Wednesday, April 25, 2012

Roasted Honeyed Loquats with Feta on Toast


Loquats are a now-or-never fruit. Originally from southern China, loquat trees found their way here, and by "here" I mean Southern California from the OC to San Diego, where they fruit in April and May. That's it. They grow in bunches and bear a slight resemblance in color and shape to apricots, but are juicy with a mild sweet flavor more reminiscent of ripe pears. I actually prefer the slight tartness of underripe loquats. I'm also drawn to their beautiful seeds. Some loquats have one, others may have four or five--but all look like lovely polished brown stones.


You probably won't find loquats at the supermarket. They are extremely fragile, with thin skins that easily bruise and the fruit itself turns quickly. Right now you can find them at the farmers markets. Both Terra Bella Ranch and Rancho Mexico Lindo carried them last Saturday at the Little Italy Mercato.

Terra Bella Ranch loquats
I'm very lucky that my little community has a few fruit-bearing trees, so you'll see me walking the dogs in the morning and stopping to pick as many as I can reach and gently carry in the little bag that holds my keys and phone.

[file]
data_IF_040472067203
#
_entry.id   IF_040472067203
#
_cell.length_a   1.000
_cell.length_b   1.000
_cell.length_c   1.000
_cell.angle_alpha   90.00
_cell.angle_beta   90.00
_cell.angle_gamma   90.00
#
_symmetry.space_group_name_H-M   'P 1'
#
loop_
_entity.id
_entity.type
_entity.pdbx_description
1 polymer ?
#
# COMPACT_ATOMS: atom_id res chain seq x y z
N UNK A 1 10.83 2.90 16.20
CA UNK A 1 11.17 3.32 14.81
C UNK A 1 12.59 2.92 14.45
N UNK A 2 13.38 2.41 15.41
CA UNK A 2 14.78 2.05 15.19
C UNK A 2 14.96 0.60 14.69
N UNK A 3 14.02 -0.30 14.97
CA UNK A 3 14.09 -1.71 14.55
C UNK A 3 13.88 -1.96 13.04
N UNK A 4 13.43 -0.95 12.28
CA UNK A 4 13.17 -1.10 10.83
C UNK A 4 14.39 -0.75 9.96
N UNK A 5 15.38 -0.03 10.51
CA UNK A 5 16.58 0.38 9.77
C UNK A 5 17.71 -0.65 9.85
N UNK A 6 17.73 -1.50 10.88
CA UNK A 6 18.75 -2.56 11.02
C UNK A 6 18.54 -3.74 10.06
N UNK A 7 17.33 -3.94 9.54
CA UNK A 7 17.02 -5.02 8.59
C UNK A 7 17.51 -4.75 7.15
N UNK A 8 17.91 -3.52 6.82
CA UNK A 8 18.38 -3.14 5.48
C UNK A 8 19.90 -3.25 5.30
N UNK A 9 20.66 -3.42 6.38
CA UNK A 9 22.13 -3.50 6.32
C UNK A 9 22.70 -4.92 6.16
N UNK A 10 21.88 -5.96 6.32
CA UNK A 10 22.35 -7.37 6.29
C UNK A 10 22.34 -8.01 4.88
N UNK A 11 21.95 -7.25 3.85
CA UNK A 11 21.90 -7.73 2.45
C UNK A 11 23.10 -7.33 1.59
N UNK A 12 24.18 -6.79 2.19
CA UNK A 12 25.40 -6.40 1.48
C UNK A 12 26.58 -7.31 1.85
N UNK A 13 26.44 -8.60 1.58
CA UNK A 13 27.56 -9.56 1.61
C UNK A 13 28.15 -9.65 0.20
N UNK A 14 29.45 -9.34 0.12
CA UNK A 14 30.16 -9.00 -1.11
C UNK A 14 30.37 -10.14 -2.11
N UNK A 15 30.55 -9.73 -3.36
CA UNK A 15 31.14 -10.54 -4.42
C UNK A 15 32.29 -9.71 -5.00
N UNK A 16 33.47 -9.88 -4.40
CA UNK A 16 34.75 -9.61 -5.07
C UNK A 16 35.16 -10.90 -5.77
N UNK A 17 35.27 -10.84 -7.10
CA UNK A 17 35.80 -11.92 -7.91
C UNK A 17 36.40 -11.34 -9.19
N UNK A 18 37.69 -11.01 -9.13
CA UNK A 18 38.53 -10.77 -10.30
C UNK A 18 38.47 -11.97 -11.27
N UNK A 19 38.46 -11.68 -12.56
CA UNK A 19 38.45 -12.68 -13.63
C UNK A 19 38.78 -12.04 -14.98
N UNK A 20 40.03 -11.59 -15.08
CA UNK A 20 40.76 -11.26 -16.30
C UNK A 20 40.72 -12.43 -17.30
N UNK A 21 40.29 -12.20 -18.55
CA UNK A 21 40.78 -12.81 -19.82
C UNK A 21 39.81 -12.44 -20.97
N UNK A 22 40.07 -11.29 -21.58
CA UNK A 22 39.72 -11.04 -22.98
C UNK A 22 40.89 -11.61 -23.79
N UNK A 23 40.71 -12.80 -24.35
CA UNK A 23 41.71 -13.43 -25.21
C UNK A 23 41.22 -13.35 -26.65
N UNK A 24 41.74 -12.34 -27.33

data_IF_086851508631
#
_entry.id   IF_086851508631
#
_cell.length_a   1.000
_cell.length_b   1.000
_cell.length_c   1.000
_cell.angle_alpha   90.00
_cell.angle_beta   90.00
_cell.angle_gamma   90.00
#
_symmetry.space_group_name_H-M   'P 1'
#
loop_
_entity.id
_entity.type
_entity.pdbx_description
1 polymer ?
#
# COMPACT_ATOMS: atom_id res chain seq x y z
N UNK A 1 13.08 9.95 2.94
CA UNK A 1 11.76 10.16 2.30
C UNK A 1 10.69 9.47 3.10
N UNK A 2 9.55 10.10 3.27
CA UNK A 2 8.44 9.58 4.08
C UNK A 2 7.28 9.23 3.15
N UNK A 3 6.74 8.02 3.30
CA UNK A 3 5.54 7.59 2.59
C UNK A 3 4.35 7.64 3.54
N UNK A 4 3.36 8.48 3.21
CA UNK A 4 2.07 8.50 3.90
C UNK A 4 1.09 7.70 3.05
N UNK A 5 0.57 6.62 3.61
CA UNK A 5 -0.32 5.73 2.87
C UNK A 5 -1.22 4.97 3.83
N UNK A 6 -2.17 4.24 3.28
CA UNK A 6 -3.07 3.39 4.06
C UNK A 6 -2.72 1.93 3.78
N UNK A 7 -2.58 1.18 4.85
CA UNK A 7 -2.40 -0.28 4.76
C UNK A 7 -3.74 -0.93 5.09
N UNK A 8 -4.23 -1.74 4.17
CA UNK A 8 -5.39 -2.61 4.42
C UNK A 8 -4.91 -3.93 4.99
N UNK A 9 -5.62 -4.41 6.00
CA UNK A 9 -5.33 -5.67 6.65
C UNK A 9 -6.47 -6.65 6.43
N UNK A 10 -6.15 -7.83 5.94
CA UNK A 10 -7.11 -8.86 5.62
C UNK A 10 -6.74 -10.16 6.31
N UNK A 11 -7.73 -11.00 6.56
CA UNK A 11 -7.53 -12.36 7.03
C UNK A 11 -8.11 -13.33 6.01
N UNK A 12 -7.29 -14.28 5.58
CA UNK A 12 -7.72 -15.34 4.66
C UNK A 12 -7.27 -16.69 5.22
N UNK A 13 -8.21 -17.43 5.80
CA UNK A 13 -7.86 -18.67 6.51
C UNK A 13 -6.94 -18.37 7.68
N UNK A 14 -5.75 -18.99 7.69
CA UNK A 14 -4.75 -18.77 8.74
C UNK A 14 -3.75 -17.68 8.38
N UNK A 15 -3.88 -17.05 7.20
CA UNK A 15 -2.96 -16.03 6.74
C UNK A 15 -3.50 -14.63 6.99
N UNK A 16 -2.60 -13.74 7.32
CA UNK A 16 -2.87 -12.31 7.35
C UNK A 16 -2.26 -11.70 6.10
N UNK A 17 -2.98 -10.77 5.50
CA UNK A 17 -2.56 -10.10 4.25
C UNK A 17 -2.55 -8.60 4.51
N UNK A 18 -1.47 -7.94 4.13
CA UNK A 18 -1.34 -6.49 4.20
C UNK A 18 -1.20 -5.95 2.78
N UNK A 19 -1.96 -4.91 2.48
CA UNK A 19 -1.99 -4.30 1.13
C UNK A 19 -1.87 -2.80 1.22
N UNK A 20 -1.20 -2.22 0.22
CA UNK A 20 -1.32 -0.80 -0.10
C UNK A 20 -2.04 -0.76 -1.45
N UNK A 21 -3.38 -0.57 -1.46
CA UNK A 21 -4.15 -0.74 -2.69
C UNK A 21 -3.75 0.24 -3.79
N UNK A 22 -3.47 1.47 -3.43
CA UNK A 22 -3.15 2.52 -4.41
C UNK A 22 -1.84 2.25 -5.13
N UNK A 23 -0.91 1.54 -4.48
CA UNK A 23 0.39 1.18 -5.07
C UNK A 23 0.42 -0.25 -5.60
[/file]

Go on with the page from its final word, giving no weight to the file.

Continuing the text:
Loquats are delicious snacks and make for a great jam, salsa, and sauce. A friend of mine with several trees pits the fruit and cooks it down with honey to an applesauce-like consistency. She can freeze this and enjoy it the rest of the year.

I thought I'd try a little something different with my latest score from the neighborhood tree--roasting them with honey, and pairing them with feta cheese on croutons.

Roasting loquats is easy. Preheat the oven to 425 degrees. Because you can eat the skin, simply slice the fruit in half lengthwise, remove the pits and place the halves in an oiled casserole dish or on foil.

I made up a mixture that would combine sweet, smokey, and just a little astringent: honey, grated fresh ginger, kaffir lime leaf powder that I got from Specialty Produce, and Aleppo pepper.


I brushed this on the loquat halves and roasted them for 20 minutes until they were soft, but before they collapsed.

While they were cooking, I toasted baguette slices brushed with olive oil and sliced a chunk of French feta. I love its gentle tartness and moist texture. The feta went onto the the warm croutons to melt a little.

Once the loquats were out of the oven, I sliced them into three pieces, and placed them on the cheese. Then I sprinkled the layered toasts with chopped fresh chocolate mint from my garden and drizzled the finished toasts with more honey.

Voila! An easy and unusual appetizer that makes use of a delicious fragile fruit with a short season.



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